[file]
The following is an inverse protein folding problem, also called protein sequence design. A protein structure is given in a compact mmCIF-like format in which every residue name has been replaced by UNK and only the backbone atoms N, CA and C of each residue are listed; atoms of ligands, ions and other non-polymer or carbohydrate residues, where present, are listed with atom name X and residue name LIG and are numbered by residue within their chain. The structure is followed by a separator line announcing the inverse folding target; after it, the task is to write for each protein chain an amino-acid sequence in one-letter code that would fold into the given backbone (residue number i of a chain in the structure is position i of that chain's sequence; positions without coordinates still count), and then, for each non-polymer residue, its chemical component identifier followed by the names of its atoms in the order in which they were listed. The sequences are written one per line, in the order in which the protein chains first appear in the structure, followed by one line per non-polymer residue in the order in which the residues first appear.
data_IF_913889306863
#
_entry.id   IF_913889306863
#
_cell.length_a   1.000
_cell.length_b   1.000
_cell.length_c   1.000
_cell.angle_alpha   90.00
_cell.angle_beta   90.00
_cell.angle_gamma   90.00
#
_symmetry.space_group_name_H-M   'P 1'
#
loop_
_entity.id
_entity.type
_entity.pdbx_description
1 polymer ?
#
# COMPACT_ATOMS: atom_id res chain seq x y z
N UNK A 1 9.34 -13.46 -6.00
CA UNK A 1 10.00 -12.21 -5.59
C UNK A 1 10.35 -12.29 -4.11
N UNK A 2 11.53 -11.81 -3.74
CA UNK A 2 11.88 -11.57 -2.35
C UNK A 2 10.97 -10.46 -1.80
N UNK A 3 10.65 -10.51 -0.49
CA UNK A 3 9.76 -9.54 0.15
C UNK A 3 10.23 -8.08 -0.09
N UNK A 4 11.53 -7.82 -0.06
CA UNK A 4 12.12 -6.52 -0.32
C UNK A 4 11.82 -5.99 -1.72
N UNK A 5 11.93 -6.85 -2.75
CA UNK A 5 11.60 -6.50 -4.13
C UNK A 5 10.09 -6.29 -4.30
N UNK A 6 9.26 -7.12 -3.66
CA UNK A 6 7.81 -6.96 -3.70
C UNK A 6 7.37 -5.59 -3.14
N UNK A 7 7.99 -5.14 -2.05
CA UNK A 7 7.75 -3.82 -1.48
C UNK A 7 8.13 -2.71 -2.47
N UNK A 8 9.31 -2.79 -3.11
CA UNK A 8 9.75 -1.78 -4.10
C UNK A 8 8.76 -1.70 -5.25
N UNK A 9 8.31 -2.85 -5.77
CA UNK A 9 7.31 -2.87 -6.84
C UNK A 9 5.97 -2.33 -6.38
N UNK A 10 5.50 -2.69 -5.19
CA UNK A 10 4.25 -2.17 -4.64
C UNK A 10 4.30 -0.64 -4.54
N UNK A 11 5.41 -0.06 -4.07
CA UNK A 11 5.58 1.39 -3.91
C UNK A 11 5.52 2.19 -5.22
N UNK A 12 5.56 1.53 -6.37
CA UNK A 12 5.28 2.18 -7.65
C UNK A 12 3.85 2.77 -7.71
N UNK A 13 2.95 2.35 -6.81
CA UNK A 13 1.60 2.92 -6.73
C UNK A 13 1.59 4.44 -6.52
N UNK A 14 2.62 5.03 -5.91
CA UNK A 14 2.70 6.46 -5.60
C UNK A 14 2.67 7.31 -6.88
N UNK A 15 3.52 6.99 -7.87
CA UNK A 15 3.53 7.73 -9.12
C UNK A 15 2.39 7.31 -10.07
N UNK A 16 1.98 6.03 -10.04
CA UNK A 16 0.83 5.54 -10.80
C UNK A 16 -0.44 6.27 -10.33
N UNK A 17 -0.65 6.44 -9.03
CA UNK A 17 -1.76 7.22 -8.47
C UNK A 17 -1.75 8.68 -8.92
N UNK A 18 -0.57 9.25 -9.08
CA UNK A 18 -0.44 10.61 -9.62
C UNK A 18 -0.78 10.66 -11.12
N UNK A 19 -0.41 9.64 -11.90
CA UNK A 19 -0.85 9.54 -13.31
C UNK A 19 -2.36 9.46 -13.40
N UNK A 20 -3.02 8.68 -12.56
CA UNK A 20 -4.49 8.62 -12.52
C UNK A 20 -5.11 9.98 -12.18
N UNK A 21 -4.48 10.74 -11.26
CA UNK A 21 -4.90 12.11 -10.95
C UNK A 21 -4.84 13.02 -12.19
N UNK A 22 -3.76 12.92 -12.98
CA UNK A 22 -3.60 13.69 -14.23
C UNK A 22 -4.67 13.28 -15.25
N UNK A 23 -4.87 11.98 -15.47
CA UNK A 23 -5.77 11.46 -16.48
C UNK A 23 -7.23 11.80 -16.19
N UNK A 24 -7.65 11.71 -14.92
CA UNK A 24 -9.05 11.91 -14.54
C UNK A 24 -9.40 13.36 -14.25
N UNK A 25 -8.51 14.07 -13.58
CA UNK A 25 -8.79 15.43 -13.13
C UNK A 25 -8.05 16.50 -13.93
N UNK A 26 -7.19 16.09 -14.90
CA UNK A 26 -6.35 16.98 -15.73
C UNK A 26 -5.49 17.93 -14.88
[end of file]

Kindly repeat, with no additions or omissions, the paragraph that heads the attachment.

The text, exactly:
The following is an inverse protein folding problem, also called protein sequence design. A protein structure is given in a compact mmCIF-like format in which every residue name has been replaced by UNK and only the backbone atoms N, CA and C of each residue are listed; atoms of ligands, ions and other non-polymer or carbohydrate residues, where present, are listed with atom name X and residue name LIG and are numbered by residue within their chain. The structure is followed by a separator line announcing the inverse folding target; after it, the task is to write for each protein chain an amino-acid sequence in one-letter code that would fold into the given backbone (residue number i of a chain in the structure is position i of that chain's sequence; positions without coordinates still count), and then, for each non-polymer residue, its chemical component identifier followed by the names of its atoms in the order in which they were listed. The sequences are written one per line, in the order in which the protein chains first appear in the structure, followed by one line per non-polymer residue in the order in which the residues first appear.